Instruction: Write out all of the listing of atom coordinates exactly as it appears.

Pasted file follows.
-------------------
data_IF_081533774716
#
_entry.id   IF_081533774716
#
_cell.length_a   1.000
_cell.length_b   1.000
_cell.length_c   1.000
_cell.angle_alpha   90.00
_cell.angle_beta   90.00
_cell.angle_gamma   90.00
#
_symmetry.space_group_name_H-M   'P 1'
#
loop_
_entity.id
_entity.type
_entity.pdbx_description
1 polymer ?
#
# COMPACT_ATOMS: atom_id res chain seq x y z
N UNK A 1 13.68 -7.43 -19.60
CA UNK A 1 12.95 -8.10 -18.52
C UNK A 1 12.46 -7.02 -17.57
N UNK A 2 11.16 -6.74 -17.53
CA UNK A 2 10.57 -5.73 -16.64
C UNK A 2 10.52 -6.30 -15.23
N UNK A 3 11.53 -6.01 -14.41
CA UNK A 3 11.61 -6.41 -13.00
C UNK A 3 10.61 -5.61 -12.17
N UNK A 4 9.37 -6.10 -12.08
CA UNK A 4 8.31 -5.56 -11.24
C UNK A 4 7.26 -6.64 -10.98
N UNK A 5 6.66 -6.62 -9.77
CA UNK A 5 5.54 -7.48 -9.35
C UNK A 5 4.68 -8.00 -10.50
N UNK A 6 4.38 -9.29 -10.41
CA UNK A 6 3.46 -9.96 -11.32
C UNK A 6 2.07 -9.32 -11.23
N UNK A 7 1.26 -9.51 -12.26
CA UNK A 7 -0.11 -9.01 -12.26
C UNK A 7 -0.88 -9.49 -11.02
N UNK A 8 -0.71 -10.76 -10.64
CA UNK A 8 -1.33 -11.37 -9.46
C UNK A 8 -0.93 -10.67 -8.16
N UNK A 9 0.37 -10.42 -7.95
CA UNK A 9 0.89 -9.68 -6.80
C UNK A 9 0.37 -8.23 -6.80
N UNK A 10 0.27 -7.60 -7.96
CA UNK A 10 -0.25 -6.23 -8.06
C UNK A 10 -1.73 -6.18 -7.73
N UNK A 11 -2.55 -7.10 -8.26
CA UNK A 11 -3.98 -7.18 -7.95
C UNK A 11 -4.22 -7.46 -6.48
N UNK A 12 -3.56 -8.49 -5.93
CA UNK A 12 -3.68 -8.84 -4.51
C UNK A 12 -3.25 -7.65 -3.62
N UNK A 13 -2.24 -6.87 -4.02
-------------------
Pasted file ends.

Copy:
data_IF_081533774716
#
_entry.id   IF_081533774716
#
_cell.length_a   1.000
_cell.length_b   1.000
_cell.length_c   1.000
_cell.angle_alpha   90.00
_cell.angle_beta   90.00
_cell.angle_gamma   90.00
#
_symmetry.space_group_name_H-M   'P 1'
#
loop_
_entity.id
_entity.type
_entity.pdbx_description
1 polymer ?
#
# COMPACT_ATOMS: atom_id res chain seq x y z
N UNK A 1 13.68 -7.43 -19.60
CA UNK A 1 12.95 -8.10 -18.52
C UNK A 1 12.46 -7.02 -17.57
N UNK A 2 11.16 -6.74 -17.53
CA UNK A 2 10.57 -5.73 -16.64
C UNK A 2 10.52 -6.30 -15.23
N UNK A 3 11.53 -6.01 -14.41
CA UNK A 3 11.61 -6.41 -13.00
C UNK A 3 10.61 -5.61 -12.17
N UNK A 4 9.37 -6.10 -12.08
CA UNK A 4 8.31 -5.56 -11.24
C UNK A 4 7.26 -6.64 -10.98
N UNK A 5 6.66 -6.62 -9.77
CA UNK A 5 5.54 -7.48 -9.35
C UNK A 5 4.68 -8.00 -10.50
N UNK A 6 4.38 -9.29 -10.41
CA UNK A 6 3.46 -9.96 -11.32
C UNK A 6 2.07 -9.32 -11.23
N UNK A 7 1.26 -9.51 -12.26
CA UNK A 7 -0.11 -9.01 -12.26
C UNK A 7 -0.88 -9.49 -11.02
N UNK A 8 -0.71 -10.76 -10.64
CA UNK A 8 -1.33 -11.37 -9.46
C UNK A 8 -0.93 -10.67 -8.16
N UNK A 9 0.37 -10.42 -7.95
CA UNK A 9 0.89 -9.68 -6.80
C UNK A 9 0.37 -8.23 -6.80
N UNK A 10 0.27 -7.60 -7.96
CA UNK A 10 -0.25 -6.23 -8.06
C UNK A 10 -1.73 -6.18 -7.73
N UNK A 11 -2.55 -7.10 -8.26
CA UNK A 11 -3.98 -7.18 -7.95
C UNK A 11 -4.22 -7.46 -6.48
N UNK A 12 -3.56 -8.49 -5.93
CA UNK A 12 -3.68 -8.84 -4.51
C UNK A 12 -3.25 -7.65 -3.62
N UNK A 13 -2.24 -6.87 -4.02